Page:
There are some places where a spot of good old-fashioned sexism seems par for the course. I’m not surprised to discover that three-quarters of the members of the Most Noble Order of the Garter and 85 per cent of incumbent Anglican clergy have XY chromosomes, but in our enlightened digital age it does come as a bit of a shock to find out that over 90 per cent of Wikipedia editors are male, too.
Male, white, and “of a particularly computer-nerd bent of mind”, as the Wiki-Food and (mostly) Women Project puts it, which helps explain why only one in six of the biographies in this, the world’s most democratic repository of knowledge, is female. New York magazine has called it one of the starkest gender gaps in contemporary culture. “The idea that Wikipedia is free and everyone can use it has not translated into who actually uses it,” the project’s director, Carolin Young, notes ruefully when I meet her at a group editing session at the British Library.
This “egregious gender imbalance” is especially notable in matters relating to food, because, as Polly Russell, the library’s curator of food studies, explains, “we’re such a new area of serious study”. Most food throughout history has been cooked by women, “but if you can’t name them, they get forgotten”.
One of the reasons why even contemporary females are woefully under-represented on Wikipedia is that most prominent women regard an encyclopaedia entry as an honour that has to be bestowed on them, whereas men are more likely to assume inclusion as their right. Bee Wilson, chair of the Oxford Symposium on Food and Cookery, which kick-started the project, cites the example of Philippa Glanville, a former chief curator of the metalwork, silver and jewellery department at the Victoria and Albert Museum and a world expert on historical dining practices, whose achievements were recognised by the Queen before the online encyclopaedia (“Presumably getting on Wikipedia should be easier than getting an OBE”).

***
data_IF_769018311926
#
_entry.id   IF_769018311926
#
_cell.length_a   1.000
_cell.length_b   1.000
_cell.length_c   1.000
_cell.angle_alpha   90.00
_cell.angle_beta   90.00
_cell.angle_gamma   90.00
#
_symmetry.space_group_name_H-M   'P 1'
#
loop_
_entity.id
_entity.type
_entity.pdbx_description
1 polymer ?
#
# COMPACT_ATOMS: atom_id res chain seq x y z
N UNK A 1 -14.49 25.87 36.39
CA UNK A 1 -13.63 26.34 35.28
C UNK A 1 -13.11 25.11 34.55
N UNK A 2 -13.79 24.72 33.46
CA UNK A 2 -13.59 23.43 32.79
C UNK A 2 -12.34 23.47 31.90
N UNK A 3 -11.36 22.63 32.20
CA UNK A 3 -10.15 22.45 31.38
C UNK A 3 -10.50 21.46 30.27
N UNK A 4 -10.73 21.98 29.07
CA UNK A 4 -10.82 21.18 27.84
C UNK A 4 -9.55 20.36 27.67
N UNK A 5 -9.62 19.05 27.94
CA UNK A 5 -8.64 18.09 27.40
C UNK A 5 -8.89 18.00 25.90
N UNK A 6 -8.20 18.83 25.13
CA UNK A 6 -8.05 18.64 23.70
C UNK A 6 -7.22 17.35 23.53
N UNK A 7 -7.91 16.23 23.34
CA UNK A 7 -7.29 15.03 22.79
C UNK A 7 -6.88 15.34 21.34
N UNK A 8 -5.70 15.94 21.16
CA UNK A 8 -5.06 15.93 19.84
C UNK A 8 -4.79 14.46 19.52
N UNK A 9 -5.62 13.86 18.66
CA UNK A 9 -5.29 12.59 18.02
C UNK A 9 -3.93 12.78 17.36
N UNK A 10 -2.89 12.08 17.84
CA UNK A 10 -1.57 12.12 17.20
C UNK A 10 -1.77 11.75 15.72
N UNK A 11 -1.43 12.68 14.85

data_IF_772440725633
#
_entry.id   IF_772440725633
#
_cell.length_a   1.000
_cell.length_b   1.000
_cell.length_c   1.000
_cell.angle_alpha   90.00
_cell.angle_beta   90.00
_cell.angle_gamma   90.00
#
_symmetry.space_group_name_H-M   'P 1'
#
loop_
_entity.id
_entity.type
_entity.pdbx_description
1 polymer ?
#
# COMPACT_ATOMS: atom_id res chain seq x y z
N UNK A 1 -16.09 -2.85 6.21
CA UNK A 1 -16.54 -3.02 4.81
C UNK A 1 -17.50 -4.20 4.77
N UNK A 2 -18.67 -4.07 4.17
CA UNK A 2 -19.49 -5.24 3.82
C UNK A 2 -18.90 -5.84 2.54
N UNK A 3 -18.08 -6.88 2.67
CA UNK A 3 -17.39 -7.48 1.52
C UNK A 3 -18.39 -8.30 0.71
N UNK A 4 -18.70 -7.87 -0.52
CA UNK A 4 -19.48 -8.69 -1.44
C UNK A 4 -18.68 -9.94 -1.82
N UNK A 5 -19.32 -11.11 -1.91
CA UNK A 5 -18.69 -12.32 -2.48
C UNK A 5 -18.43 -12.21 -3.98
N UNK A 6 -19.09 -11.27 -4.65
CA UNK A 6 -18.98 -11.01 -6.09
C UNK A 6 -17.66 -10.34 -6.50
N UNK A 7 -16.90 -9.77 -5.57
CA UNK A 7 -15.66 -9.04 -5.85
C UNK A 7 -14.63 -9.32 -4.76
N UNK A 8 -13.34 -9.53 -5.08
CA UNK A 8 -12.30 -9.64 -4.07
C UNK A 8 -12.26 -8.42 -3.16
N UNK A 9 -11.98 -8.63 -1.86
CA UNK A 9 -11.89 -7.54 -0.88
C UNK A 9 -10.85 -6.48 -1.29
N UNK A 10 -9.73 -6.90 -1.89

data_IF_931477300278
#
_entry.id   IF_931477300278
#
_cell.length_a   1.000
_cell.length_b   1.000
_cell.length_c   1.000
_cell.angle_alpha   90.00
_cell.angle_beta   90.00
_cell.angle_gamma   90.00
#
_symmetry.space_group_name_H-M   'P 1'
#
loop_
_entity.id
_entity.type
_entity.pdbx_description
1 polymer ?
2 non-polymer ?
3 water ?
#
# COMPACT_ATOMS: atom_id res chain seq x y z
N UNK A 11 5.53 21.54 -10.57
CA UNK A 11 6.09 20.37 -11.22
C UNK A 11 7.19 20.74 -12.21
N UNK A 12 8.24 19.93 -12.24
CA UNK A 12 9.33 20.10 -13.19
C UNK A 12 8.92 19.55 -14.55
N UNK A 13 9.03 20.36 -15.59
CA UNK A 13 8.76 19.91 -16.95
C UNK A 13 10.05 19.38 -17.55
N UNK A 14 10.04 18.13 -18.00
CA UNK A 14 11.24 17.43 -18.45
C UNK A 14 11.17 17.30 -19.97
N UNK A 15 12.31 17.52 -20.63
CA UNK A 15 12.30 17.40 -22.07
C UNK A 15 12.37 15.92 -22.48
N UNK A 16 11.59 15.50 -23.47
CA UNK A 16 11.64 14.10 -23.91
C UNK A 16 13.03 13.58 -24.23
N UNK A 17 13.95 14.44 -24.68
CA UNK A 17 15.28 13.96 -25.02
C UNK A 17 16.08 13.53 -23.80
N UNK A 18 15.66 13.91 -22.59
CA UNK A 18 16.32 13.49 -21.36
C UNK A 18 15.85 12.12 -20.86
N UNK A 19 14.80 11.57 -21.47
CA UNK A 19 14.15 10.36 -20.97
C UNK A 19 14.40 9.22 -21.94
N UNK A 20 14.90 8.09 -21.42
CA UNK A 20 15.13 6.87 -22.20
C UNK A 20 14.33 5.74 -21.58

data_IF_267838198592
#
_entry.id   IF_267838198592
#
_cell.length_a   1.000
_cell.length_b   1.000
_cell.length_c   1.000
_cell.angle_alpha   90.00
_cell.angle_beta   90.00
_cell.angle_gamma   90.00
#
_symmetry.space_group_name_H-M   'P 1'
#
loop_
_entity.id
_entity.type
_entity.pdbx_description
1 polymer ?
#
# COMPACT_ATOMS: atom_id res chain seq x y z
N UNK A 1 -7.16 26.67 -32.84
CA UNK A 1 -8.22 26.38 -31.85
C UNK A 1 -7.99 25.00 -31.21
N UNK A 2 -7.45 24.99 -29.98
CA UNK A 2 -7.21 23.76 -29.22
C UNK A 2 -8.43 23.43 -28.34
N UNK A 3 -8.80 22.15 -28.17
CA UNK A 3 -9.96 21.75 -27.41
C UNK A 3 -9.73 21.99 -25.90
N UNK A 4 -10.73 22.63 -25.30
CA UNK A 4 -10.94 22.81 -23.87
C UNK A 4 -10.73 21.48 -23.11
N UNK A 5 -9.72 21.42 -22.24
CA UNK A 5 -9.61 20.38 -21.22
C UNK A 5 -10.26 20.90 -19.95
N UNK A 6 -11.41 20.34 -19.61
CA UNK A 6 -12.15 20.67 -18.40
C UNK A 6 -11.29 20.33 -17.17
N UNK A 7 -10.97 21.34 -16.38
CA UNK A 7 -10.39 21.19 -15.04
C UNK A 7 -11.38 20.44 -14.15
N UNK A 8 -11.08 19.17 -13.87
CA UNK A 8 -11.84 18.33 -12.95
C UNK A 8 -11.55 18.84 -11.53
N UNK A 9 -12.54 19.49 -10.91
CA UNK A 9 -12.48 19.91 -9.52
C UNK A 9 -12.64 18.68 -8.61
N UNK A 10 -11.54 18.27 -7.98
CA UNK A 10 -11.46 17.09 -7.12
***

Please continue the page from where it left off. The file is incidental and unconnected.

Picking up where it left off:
Facilitating this process is the goal of Wiki-Food, which groups academics, students, experts and enthusiastic amateurs with the aim of improving and expanding Wikipedia’s coverage of food-related topics, especially but not exclusively those relevant to women, with support from Wikipedia.
This is very welcome, given the difficulties contributors cite in adjusting to the Wikipedia mindset: secondary sources are all that count for the online encyclopaedia, which can be tricky, as both women and food play so little part in recorded history. One solution is encouraging interested parties, particularly those experts who might be put off by the technical side of participation, to publish elsewhere on potential subjects, thus providing material for future “editathons”.
All concerned express a certain satisfaction in moving from being a passive consumer of Wikipedia to what Young describes as an “active user”, but as I chat with members of the small group during their tea break, there is a clear sense of intellectual excitement, too. There are people researching entries on everything from legendary hostesses of the Roaring Twenties to post-partum feeding practices in modern-day China. As Russell puts it, channelling Donald Rumsfeld, it’s a thrilling glimpse of “things I didn’t know I didn’t know existed”.
Which is what Wikipedia is all about: catching those precious crumbs of information that would otherwise have fallen down the cracks in the sofa of history. The glory of the internet is that there’s room for everyone, from Ainsley Harriott to Mrs Beeton, and hunter-gatherers to Heston Blumenthal. If only we could say the same for the real world.
Next week: Nina Caplan on drink
This article appears in the 13 Apr 2016 issue of the New Statesman, The making of a monster